Last Autumn, readers may remember, we undertook the “Westeros” series of caches in Hampshire. Today our caching trip took us to two newish series adjacent to that previous series.
The first, to the North of the Westeros series, was a ‘tribute’ series where every cache was named after a group of caching friends who meet every Wednesday. With such diverse names as Omiwahn, 8p4l and Misty’s Muskateers we wondered what they looked like in real life! He had met at least one of the cachers before, Tadley Trailblazer, coincidentally when we did the Westeros series originally.
There was no obvious start of finish point of the trail, so we squeezed our geo-car into one of the few places we could and off we set. Initially through farm fields, our route slowly climbed to ‘Five Ways’ a major crossing point of local footpaths. Indeed the first part of the trail we had walked 4 years previously when we undertook the ‘3 Castles Path’ from Windsor to Winchester. Five Ways is at the top of a hill, and then it was downhill all the way passing more farms, and then a final quarter of a mile or so of road walking!
Great countryside, and lots crops growing in the fields – we saw barley, wheat, potatoes, oil-seed rape and lots more besides.
The caches themselves were fairly straightforward – simple magnets on metal posts, camouflaged film containers, etc but two caches stood out – one inside some discarded ‘street furniture’ and another inside a child’s toy. (Sorry no spoilers… just wait until the end of year blog!)
As we arrived back at the car we saw two men approaching both armed with a GPS.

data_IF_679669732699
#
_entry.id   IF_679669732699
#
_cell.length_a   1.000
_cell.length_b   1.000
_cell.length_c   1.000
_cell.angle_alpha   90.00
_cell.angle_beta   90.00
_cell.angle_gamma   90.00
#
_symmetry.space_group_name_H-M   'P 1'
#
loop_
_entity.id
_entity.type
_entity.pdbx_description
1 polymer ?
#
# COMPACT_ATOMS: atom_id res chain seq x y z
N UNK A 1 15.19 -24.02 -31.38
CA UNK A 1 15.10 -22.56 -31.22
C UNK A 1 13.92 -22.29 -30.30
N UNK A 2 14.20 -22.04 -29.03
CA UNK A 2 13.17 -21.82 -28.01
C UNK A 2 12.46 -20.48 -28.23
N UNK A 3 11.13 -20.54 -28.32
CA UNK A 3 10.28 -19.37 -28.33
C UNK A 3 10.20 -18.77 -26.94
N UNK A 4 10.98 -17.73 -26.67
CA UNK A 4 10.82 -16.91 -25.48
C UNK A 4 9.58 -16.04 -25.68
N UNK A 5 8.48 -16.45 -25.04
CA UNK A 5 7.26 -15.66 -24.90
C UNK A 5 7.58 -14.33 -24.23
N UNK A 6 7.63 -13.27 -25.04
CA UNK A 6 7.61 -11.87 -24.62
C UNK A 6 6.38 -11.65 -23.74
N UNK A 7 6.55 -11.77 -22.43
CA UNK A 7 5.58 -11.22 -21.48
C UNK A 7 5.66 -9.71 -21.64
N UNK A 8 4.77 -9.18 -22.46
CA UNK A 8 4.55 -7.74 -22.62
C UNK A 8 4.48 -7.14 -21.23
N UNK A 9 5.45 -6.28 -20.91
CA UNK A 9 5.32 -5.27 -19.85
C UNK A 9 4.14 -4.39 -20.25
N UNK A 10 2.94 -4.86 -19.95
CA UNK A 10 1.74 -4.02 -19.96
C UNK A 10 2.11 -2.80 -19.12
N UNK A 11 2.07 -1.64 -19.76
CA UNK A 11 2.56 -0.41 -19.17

They were geo-cachers too.. and they were two of the cachers named in the series and they were out to find their namesakes.
Great meeting you Sufferin Succocache and Hough Hunterz!
A brief check of the map, and we moved the car about 3 miles south to attempt the GOT series. (The Westeros series is named after people/places in the “Games of Thrones” TV Series; the GOT (Game of Thrones) series is as well.)
Before we set off, a quick Church micro. As usual we had to collect clues to ascertain the co-ordinates of the cache. Normally these clues are on gravestones, but this church, All Saints Tunworth, had an ornamental porch and we counting roses, thistles and shamrocks in its beautiful engraving.
Then onto the GOT series, a short trail of about 2.5 miles, and 9 caches.
With caches with such diverse names as GOT Cersei, GOT Bronn, and GOT Jorah we wondered – not for the first time today – who these people were!
A fairly straightforward set of caches, with two exceptions. The first, about halfway round was hinted as being ‘in the hole of a tree’. A magnificent holey tree stood at GZ, lots of branches, roots, holes aplenty. Was the cache there ? No of course not! A much smaller, nondescript tree nearby had a tiny hole in its bark…
The second exception was the last cache of the day – cache 23. It was in a bus shelter. We hadn’t DNFed any cache that day and were feeling smug. 15 minutes later our smugness had disappeared when we could not find this final cache. We paused for a drink, sat and pondered for another 5 minutes and eventually found the elusive rascal! Phew!
23 caches – 2 great series – and great views all day.